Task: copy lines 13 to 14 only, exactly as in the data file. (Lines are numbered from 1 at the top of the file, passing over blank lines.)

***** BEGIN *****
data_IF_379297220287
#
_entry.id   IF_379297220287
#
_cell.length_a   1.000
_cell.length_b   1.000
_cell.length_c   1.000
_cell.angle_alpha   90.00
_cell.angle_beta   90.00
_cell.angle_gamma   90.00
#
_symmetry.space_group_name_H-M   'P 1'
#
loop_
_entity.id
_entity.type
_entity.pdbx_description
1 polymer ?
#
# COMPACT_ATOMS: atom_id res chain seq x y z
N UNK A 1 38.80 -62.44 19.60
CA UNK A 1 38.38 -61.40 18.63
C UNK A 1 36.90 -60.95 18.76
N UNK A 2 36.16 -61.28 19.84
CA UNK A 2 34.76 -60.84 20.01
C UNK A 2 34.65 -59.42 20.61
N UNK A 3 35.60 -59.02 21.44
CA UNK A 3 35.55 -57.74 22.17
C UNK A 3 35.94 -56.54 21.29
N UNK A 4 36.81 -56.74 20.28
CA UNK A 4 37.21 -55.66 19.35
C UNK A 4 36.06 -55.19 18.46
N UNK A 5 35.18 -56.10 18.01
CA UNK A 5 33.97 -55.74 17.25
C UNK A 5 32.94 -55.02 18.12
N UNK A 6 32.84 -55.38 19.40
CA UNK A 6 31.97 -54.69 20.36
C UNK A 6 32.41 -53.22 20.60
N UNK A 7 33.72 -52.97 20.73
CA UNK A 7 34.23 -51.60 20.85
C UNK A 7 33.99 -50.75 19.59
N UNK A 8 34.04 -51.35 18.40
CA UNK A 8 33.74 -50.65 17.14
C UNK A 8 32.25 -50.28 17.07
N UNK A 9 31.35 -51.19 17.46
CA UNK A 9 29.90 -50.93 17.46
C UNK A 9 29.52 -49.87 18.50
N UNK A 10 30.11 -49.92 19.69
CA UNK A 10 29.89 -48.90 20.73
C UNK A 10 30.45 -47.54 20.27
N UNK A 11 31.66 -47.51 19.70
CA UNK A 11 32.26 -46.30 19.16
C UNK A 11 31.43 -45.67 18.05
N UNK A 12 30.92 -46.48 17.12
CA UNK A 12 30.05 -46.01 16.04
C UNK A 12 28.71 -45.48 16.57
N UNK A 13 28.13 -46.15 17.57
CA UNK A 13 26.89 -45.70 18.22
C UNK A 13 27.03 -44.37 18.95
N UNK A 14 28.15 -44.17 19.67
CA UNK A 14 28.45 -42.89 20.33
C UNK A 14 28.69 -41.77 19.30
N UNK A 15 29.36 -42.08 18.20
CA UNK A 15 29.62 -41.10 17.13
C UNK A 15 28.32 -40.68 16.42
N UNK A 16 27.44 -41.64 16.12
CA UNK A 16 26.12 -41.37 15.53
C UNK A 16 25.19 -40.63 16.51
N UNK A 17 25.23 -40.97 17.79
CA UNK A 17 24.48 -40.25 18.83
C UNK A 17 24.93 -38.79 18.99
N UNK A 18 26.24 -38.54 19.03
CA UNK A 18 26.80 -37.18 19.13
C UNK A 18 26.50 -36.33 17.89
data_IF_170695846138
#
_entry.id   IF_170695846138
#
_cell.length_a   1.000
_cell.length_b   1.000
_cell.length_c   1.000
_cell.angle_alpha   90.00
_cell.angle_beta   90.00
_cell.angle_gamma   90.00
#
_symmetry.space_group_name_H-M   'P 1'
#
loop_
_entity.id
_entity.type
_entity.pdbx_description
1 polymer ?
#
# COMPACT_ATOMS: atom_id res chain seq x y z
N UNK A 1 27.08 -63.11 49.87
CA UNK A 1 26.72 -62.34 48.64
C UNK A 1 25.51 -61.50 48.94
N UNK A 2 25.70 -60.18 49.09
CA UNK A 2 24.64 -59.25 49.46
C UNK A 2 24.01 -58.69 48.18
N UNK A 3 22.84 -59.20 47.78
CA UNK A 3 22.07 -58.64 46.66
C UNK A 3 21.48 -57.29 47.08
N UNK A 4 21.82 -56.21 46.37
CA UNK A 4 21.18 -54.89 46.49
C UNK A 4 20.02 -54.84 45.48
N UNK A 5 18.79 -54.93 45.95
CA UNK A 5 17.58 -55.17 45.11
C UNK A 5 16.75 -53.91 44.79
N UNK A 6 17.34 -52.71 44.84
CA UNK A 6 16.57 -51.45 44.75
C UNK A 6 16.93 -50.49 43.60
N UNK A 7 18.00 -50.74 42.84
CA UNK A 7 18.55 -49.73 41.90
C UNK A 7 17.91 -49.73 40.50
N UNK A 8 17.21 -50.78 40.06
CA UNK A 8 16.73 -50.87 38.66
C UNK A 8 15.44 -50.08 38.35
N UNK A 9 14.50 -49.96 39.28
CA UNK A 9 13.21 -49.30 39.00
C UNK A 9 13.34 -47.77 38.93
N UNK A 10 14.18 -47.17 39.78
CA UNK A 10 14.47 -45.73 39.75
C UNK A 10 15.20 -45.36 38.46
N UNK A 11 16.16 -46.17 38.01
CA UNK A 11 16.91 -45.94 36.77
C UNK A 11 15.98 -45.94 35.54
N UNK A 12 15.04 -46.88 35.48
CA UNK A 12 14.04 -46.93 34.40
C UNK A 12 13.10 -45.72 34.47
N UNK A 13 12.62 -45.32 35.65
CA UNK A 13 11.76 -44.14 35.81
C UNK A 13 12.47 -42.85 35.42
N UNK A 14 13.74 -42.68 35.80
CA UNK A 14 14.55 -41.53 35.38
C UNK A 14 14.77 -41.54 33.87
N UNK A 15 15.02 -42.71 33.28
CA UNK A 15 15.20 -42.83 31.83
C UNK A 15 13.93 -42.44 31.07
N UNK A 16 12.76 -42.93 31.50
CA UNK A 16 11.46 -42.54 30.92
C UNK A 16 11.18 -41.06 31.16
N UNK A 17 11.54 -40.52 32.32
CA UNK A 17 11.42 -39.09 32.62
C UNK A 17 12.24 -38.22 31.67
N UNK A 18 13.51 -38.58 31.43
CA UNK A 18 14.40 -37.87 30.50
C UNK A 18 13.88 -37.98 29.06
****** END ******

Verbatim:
#
loop_